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The Windup Girl by Paolo Bacigalupi

thewindupgirlI guess 2010 was a dark year.

I thought it would be interesting to read the tied winners of the 2010 Hugo for Best Novel back-to-back (The City & The City by China Mieville and The Windup Girl by Paolo Bacigalupi), just to see what traits could cause such an even division among the Hugo voters. Both novels were dystopian in nature, dark and unromantic, with characters driven by instinct and purpose, rather than by love or honor. The most common characteristic between the two novels is that the worlds within which they occur are the most predominant and richly developed aspects of each novel.  For both Mieville and Bacigalupi, their plots and characters are secondary to the environment in which they interact.

But that isn’t to say that the characters and plots of both stories are mere throwaway devices created only as fodder for action on the gameboard worlds that have been painstakingly designed by both authors. The stories and characters are as solid as their environments– it’s just that, in both stories, the environment is the main character.  The environment is in the driver’s seat for both books.

I can see why both The City & The City and The Windup Girl tied for best novel that year. The quality and originality are stellar and even surpass all five nominees of this year’s Hugo cycle (no surprise there, though). Still, my vote for the 2010 Hugo Best Novel goes to…

The City & The City by China Mieville! See my review here.

Why? They were equally well-written and original. What made The City & The City better?

Mainly because it doesn’t have any graphic rape scenes. And, partly because I like my protagonists to not be greedy, selfish assholes who should do the world a favor and DIE.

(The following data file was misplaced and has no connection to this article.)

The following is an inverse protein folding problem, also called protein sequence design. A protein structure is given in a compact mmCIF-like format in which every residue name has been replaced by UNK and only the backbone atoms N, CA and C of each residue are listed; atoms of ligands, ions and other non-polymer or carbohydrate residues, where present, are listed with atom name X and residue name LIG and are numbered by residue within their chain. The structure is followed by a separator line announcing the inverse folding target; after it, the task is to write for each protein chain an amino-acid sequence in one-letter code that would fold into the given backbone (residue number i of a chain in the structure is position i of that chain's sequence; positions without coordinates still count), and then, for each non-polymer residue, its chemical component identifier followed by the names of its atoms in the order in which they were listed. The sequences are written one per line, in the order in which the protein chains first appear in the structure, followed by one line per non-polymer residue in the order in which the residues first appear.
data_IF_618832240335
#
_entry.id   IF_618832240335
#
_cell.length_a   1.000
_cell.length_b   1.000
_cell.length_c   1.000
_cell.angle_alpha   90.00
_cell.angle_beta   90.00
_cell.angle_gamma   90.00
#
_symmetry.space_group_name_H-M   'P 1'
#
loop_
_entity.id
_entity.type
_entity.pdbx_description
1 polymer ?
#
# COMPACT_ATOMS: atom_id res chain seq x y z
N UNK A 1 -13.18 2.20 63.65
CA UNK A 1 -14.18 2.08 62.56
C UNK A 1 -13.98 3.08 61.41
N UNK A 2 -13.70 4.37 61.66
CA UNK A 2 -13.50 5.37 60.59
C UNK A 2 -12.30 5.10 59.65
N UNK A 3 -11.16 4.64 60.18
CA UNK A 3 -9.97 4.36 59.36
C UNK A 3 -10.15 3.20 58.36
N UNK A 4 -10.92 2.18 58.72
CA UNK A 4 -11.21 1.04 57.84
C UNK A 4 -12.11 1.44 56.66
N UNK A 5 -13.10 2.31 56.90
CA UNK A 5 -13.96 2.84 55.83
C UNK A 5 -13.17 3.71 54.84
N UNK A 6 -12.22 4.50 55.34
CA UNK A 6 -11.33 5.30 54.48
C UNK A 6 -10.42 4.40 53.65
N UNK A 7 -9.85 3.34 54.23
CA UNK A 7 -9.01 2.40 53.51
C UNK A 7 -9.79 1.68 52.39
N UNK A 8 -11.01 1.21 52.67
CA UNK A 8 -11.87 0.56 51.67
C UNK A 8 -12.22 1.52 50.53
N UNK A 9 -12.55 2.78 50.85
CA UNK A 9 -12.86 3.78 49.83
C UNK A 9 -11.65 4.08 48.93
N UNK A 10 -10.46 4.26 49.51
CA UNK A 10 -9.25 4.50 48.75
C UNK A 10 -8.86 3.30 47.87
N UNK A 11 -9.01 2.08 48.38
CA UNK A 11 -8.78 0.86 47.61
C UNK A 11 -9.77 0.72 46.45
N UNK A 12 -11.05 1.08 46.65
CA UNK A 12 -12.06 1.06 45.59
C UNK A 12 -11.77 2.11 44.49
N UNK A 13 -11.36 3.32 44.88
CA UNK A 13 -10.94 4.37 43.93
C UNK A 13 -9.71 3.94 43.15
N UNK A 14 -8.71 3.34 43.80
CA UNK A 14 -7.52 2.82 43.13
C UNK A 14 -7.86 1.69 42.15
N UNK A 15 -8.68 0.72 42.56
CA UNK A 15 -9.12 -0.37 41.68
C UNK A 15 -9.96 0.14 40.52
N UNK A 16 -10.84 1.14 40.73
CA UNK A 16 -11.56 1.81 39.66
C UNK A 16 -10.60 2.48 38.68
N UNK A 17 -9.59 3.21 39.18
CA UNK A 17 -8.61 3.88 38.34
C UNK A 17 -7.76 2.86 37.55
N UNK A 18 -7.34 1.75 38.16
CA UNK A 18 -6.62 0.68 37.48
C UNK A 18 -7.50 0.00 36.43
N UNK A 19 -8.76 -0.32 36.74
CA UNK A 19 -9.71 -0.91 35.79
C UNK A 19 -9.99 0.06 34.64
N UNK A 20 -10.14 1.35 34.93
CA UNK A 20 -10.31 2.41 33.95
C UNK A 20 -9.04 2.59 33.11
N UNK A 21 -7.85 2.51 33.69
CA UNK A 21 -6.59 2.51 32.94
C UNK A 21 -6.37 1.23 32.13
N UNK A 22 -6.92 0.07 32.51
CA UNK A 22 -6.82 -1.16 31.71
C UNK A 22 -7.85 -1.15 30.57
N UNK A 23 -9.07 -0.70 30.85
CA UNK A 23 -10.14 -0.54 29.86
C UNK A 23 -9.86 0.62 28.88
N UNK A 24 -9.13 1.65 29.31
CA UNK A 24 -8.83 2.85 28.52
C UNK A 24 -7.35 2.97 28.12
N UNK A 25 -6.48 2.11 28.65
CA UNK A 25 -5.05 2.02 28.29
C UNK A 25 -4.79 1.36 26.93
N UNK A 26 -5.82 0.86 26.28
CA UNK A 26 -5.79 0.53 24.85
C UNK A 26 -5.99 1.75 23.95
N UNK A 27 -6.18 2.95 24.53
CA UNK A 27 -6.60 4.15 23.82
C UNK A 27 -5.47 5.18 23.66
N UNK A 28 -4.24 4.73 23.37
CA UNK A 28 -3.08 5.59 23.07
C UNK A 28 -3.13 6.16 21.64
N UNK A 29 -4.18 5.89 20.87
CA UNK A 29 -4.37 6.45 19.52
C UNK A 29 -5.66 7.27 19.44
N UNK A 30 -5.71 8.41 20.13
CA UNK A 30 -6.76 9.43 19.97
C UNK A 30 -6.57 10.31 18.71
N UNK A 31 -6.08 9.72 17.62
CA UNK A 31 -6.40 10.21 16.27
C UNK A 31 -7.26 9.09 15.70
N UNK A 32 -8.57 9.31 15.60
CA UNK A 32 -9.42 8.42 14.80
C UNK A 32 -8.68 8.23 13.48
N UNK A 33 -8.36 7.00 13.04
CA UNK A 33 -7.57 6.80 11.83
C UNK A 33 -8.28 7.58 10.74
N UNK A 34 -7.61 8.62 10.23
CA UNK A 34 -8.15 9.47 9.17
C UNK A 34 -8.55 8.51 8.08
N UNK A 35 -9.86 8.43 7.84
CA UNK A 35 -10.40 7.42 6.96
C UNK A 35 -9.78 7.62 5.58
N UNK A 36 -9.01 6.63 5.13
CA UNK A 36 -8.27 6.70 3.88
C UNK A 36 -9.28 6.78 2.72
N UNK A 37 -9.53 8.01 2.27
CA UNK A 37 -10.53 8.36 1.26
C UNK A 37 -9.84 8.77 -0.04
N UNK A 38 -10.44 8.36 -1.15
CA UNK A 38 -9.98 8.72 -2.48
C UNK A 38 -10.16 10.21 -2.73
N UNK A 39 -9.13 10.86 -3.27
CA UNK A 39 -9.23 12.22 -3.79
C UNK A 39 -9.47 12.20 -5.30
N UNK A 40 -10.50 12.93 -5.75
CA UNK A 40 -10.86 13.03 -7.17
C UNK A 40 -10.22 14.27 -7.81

I’m simple like that.

My review of The Windup Girl by Paolo Bacigalupi

I think I’m open-minded enough to recognize and appreciate good writing, even when I don’t care for a particular story. Which is why it is difficult for me to commit to my dislike of The Windup Girl.

What I liked:
1. Amazingly well-constructed world. The Windup Girl takes place in future Thailand, when the cataclysmic repercussions of climate change have resulted in plagues, extinctions, and policies of political and economic isolationism. People live in the “Age of Contraction” or “post-Expansion,” when nations pull away from one another for their own survival during this famine. Except, of course, the greedy corporate machines who seek to gain a stronghold in isolated, independent Thailand through promises of “gene-hacked” wheat and “gene-ripped” soy.

Science seems to respond to the pressures of contraction with strange solutions: giant, gene-manipulated elephants (megadonts) replace machinery; mutated algae slime replaces oil; dangerous methane replaces electricity; DNA is modified with gears and switches to replace humanity with windup people; combustible dirigibles replace airplanes; and light-refracting cheshires replace household cats (Why? And who financed that project?). This isn’t quite steampunk, but what is it? Gene-punk? Spring-punk?